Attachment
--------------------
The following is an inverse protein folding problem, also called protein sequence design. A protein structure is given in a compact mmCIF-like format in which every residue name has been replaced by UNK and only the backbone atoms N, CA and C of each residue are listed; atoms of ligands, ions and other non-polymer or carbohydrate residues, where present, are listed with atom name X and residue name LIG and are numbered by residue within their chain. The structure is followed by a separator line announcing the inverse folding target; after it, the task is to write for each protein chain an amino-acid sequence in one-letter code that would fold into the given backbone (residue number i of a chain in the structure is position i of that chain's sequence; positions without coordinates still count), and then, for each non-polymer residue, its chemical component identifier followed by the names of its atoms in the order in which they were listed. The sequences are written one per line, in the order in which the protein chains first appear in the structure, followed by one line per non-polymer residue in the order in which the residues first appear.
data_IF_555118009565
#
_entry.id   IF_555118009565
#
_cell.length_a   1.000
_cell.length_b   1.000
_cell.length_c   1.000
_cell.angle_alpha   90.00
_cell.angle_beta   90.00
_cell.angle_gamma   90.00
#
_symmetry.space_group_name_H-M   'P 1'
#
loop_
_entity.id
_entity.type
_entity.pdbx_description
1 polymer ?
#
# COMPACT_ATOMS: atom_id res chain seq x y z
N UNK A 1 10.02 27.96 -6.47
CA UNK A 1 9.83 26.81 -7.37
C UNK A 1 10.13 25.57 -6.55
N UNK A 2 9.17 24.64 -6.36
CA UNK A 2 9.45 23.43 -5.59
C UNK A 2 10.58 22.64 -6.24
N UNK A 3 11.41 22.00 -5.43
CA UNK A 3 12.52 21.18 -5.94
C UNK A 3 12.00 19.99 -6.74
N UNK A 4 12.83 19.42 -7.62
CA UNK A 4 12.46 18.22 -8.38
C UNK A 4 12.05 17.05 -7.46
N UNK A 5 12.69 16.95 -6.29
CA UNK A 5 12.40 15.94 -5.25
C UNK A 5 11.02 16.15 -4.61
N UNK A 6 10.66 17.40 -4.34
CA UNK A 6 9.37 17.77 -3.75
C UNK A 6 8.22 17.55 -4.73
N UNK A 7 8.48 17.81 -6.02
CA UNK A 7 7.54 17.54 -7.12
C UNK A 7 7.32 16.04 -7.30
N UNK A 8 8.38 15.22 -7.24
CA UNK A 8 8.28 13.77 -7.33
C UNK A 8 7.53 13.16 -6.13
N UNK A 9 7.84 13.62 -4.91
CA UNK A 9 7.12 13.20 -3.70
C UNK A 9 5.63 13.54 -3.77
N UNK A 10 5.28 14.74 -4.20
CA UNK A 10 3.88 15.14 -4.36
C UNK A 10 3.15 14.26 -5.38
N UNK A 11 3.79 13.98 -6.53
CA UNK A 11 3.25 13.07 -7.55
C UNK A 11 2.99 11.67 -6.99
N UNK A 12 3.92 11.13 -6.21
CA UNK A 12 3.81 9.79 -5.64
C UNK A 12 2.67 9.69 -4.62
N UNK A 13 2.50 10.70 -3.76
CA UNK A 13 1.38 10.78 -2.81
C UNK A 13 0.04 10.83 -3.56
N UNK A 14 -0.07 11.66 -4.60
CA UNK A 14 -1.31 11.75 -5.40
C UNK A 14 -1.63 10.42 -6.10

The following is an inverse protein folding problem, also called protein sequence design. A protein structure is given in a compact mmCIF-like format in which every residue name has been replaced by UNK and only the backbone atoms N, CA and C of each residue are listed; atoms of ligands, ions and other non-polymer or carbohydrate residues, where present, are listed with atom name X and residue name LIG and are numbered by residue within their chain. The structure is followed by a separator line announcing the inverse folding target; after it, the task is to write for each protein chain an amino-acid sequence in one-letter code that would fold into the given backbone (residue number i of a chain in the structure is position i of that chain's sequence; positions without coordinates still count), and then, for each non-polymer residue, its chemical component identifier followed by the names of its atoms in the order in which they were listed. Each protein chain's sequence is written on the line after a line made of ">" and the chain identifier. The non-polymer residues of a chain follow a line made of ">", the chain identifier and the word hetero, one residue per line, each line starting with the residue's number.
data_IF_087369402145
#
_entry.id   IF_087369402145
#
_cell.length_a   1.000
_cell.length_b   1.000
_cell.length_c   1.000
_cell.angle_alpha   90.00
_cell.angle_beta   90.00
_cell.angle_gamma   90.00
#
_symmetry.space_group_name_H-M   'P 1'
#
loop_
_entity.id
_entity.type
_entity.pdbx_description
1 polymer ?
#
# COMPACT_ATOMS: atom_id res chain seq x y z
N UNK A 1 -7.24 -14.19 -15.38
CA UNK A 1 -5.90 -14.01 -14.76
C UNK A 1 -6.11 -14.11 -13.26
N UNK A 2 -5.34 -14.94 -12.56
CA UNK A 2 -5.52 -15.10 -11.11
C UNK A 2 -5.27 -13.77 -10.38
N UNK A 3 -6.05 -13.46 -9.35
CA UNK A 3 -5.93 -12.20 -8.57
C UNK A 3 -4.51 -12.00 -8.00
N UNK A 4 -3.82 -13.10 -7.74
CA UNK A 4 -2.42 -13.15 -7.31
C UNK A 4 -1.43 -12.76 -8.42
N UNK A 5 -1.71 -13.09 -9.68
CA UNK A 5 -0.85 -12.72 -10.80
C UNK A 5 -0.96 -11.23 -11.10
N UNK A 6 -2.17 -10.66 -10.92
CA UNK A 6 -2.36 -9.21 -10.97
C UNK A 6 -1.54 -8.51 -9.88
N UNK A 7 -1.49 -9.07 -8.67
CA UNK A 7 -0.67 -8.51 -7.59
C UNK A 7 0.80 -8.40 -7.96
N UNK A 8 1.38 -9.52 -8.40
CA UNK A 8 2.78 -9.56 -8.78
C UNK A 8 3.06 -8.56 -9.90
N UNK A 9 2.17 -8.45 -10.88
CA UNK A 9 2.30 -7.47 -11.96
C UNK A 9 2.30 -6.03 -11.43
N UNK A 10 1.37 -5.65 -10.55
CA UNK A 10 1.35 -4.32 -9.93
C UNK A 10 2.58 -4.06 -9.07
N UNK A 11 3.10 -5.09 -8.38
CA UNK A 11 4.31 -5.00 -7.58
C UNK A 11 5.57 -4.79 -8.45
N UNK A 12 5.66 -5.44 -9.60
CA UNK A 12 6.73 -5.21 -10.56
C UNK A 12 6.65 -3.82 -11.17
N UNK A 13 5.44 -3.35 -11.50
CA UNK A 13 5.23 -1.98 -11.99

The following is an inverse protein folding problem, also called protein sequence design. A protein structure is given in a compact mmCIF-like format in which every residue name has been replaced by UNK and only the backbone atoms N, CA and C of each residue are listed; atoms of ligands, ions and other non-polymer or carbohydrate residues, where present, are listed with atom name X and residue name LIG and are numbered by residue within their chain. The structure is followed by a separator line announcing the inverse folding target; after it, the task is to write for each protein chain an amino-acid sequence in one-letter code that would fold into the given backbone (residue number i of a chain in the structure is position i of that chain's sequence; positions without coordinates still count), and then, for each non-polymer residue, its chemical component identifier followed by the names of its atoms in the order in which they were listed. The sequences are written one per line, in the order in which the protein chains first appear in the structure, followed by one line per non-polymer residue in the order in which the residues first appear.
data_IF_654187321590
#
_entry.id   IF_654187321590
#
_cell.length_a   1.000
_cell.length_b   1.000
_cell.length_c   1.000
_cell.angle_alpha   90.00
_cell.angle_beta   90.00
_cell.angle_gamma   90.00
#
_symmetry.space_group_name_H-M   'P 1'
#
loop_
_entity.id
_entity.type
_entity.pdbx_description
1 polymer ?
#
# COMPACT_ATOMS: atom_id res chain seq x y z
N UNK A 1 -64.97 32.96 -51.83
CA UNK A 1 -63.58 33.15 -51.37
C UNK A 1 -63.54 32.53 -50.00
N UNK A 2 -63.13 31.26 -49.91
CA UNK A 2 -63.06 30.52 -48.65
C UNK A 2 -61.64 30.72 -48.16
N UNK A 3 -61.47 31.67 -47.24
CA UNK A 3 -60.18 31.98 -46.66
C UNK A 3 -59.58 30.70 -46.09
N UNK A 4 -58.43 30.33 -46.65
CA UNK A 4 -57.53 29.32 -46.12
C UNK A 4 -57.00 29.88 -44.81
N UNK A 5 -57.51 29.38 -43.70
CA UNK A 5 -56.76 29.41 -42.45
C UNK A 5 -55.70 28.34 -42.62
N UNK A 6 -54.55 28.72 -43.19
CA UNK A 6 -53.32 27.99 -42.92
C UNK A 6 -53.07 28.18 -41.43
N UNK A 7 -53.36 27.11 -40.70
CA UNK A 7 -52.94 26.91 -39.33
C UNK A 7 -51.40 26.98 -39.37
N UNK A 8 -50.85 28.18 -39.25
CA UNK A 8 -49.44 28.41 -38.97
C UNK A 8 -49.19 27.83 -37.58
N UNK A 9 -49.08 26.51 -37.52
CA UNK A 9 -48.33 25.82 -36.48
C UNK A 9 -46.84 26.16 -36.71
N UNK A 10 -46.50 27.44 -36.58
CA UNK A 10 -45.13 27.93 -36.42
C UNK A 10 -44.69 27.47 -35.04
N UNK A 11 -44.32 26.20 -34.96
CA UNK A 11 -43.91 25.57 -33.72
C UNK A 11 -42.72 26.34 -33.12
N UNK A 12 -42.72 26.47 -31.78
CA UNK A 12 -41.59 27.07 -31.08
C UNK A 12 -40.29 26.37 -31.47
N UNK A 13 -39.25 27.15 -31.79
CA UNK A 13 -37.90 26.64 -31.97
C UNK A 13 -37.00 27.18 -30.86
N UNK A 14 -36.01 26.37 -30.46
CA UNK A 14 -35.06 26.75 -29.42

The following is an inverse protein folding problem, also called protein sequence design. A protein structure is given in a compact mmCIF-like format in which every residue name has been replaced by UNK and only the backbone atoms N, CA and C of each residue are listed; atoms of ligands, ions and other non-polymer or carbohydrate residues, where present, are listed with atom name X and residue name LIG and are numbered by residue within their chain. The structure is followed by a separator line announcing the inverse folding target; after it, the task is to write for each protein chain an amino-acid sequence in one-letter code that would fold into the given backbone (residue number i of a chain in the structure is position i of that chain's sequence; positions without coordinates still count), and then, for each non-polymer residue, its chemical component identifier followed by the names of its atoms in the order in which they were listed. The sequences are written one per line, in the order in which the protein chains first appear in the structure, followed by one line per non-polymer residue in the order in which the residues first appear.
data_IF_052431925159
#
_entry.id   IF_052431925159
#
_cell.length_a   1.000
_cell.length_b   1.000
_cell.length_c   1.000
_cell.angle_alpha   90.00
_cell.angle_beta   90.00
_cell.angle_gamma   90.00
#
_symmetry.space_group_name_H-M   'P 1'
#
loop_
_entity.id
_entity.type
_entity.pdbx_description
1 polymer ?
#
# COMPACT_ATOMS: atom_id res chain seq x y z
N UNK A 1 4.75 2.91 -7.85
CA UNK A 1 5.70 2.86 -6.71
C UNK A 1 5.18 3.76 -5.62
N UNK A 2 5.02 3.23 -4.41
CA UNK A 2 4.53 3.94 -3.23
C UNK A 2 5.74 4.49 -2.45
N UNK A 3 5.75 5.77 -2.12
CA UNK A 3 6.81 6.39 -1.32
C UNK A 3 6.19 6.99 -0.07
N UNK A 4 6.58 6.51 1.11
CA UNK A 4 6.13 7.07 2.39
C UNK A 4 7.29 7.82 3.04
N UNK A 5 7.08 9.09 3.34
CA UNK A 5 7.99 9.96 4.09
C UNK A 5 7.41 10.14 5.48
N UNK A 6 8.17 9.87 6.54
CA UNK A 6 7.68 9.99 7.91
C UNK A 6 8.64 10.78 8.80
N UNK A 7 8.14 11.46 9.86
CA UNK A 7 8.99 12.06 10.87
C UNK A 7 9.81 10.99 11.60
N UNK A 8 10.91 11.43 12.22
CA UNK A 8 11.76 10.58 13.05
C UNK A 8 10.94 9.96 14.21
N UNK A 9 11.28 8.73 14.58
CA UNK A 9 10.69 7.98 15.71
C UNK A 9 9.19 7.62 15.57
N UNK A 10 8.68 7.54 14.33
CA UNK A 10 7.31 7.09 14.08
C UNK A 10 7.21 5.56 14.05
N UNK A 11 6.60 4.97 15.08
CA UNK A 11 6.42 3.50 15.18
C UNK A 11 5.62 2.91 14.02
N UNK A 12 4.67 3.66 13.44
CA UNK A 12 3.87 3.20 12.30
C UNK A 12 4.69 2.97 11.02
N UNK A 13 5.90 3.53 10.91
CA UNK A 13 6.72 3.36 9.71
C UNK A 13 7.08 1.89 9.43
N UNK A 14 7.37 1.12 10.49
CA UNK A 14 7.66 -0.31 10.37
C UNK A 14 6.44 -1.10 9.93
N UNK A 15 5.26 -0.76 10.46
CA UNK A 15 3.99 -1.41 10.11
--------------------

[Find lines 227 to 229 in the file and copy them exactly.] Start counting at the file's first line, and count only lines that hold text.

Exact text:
N UNK A 8 10.91 11.43 12.22
CA UNK A 8 11.76 10.58 13.05
C UNK A 8 10.94 9.96 14.21